I already poked back at you for being EE vs ME, besides, it's not like you spent any less effort in school than I did. I have no issue with EVs, and I expect that cars will go plug-in over the next decade. What I do have an issue is with EV evangelists promoting every flavor of EV as magically superior, even when clear flaws exist. Instead of papering it over, and telling people to ignore the man behind the curtain, how about people simply acknowledge the elephant in the room for what it is, and work to fix the damn problem. In this case, Tesla fcked up. Tesla under-engineered the BMS system, overran the pack, failed to incorporate SOC cutoffs and 0% SOC recovery. This is clear evidence of amateurs simply throwing a big battery and electric motor in a Lotus chassis, without proper engineering to understand potential failure modes and mitigate potential risks. And then, they fail to properly and completely educate the customer as to how their product is different, and that there are catastrophic failure modes which easily occur. this is compounded by Tesla looking at the world through a PR / Marketing lens, rather than addressing the actual problem. I look at Nissan / GM / Subaru, and look at how they address engineering and product deficiencies. Nissan and GM both did proper engineering on their cars. Nissan has a proper BMS and engineered their pack so it cannot fail this way. GM reserves a huge chunk of their pack for similar protection. Subaru put a hold on all sales to address defects before they reach customer hands. Do it right, and EVs won't be viewed as amateur hour crap.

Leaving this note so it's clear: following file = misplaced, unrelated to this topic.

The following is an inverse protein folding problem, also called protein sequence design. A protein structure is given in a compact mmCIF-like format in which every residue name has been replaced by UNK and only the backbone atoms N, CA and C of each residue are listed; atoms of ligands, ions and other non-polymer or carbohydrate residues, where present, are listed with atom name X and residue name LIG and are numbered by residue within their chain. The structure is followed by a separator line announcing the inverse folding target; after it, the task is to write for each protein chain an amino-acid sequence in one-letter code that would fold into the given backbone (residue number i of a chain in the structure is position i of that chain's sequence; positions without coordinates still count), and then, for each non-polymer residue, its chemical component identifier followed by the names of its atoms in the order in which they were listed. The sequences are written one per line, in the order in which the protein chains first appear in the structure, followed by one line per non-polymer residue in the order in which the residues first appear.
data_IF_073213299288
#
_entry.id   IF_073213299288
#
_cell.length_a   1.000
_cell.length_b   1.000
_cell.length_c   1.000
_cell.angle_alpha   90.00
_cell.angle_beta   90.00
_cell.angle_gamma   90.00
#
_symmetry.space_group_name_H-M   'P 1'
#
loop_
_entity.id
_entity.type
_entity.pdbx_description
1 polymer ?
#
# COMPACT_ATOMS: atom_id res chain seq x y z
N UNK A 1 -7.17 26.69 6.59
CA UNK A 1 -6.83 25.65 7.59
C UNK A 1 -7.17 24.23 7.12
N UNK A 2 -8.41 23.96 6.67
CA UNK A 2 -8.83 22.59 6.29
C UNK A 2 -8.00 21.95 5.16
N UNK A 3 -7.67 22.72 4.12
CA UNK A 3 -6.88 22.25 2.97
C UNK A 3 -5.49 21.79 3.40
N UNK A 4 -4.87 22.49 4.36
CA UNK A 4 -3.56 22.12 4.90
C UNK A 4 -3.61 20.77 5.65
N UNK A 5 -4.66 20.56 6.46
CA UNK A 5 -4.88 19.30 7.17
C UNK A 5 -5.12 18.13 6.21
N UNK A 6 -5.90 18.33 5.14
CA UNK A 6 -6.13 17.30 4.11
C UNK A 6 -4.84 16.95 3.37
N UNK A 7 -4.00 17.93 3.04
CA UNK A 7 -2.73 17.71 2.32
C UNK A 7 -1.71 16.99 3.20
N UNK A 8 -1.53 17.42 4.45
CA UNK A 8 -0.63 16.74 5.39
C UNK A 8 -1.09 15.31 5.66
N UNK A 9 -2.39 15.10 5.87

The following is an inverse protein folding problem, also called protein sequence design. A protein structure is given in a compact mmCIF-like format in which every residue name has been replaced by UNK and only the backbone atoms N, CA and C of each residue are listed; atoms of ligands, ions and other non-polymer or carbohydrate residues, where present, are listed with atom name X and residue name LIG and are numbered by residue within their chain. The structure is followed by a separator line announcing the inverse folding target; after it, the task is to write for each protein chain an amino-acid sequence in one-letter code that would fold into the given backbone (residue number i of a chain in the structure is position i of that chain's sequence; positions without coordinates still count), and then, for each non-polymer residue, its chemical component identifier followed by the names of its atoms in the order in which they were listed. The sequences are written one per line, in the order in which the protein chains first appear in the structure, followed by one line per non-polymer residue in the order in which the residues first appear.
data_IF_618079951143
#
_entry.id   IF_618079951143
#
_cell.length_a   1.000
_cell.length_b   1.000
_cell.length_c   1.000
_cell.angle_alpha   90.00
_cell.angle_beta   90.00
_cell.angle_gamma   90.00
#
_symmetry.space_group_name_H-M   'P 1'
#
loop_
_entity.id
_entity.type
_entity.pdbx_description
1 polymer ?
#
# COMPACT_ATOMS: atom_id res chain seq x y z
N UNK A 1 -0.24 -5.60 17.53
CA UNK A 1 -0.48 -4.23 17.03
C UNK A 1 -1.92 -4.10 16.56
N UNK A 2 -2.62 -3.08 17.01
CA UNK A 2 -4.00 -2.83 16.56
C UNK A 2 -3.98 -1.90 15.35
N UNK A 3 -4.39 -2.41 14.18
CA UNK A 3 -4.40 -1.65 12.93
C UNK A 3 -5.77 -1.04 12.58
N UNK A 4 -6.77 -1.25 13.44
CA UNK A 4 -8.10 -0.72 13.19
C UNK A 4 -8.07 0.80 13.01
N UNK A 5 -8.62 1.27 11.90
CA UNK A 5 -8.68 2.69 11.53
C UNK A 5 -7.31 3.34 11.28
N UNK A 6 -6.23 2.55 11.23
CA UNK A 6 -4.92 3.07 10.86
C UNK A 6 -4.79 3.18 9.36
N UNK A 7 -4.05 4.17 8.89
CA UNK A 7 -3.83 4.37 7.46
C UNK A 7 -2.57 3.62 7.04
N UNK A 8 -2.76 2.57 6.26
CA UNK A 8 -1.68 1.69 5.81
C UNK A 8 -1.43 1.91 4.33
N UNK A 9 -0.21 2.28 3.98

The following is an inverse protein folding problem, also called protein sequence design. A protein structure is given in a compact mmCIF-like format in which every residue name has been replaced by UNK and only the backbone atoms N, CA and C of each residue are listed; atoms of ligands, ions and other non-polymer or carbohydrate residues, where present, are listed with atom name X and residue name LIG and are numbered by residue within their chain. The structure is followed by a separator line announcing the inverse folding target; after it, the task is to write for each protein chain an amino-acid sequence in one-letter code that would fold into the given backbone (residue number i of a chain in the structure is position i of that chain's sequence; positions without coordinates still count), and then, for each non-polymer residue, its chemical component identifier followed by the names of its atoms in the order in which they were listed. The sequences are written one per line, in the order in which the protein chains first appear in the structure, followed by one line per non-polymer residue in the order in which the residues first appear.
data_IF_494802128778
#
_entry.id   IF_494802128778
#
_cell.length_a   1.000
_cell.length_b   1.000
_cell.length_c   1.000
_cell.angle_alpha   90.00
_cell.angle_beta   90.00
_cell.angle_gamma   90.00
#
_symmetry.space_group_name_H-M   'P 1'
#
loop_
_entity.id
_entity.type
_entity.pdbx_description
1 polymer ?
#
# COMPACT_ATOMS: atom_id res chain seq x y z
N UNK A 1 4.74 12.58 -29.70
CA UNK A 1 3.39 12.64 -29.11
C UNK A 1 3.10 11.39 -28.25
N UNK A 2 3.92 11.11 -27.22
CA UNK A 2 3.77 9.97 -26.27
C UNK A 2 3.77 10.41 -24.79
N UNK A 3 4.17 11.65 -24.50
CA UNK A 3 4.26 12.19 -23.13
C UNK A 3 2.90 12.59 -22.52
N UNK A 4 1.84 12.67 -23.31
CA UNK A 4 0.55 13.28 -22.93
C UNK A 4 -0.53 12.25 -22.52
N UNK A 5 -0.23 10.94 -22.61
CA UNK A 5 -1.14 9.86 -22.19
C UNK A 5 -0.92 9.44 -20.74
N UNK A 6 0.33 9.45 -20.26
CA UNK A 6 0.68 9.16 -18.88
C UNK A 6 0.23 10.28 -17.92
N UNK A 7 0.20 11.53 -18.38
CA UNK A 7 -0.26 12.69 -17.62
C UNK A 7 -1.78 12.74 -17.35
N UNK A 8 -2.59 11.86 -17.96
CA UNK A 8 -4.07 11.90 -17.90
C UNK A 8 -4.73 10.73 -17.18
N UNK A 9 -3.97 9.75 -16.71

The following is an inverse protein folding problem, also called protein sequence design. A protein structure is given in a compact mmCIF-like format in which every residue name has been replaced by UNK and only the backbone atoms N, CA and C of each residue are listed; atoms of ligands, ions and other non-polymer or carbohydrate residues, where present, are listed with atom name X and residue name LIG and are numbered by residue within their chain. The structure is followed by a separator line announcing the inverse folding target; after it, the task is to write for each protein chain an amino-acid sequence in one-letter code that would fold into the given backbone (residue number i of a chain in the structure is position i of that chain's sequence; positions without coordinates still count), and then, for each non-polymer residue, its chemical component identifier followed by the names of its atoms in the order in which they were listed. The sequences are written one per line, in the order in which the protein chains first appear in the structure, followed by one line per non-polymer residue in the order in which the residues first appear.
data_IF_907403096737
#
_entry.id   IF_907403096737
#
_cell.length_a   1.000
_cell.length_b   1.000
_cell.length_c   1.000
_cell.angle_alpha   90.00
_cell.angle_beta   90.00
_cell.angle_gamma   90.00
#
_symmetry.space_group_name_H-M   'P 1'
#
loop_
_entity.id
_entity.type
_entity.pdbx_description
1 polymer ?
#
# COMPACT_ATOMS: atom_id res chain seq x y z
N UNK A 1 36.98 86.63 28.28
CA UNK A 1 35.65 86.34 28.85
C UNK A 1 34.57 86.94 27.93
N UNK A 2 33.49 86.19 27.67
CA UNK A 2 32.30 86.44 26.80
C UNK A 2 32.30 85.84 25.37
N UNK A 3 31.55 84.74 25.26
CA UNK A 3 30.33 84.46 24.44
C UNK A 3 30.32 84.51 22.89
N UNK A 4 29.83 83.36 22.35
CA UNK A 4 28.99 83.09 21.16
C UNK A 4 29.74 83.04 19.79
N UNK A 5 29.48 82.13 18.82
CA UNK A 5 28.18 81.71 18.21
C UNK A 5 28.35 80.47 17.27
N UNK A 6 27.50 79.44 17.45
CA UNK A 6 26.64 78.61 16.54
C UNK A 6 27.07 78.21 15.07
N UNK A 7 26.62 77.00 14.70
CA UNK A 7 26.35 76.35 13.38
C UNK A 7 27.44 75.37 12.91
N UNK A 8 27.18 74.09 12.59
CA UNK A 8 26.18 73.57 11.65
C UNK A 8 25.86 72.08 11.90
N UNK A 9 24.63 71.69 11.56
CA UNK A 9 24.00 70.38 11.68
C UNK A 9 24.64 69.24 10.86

SVX pearlie
          • 2 Years Ago
          @EZEE
          Yes, it's gen 1. If it were a gasburner, you don't think there would have been a recall?
      JakeY
      • 2 Years Ago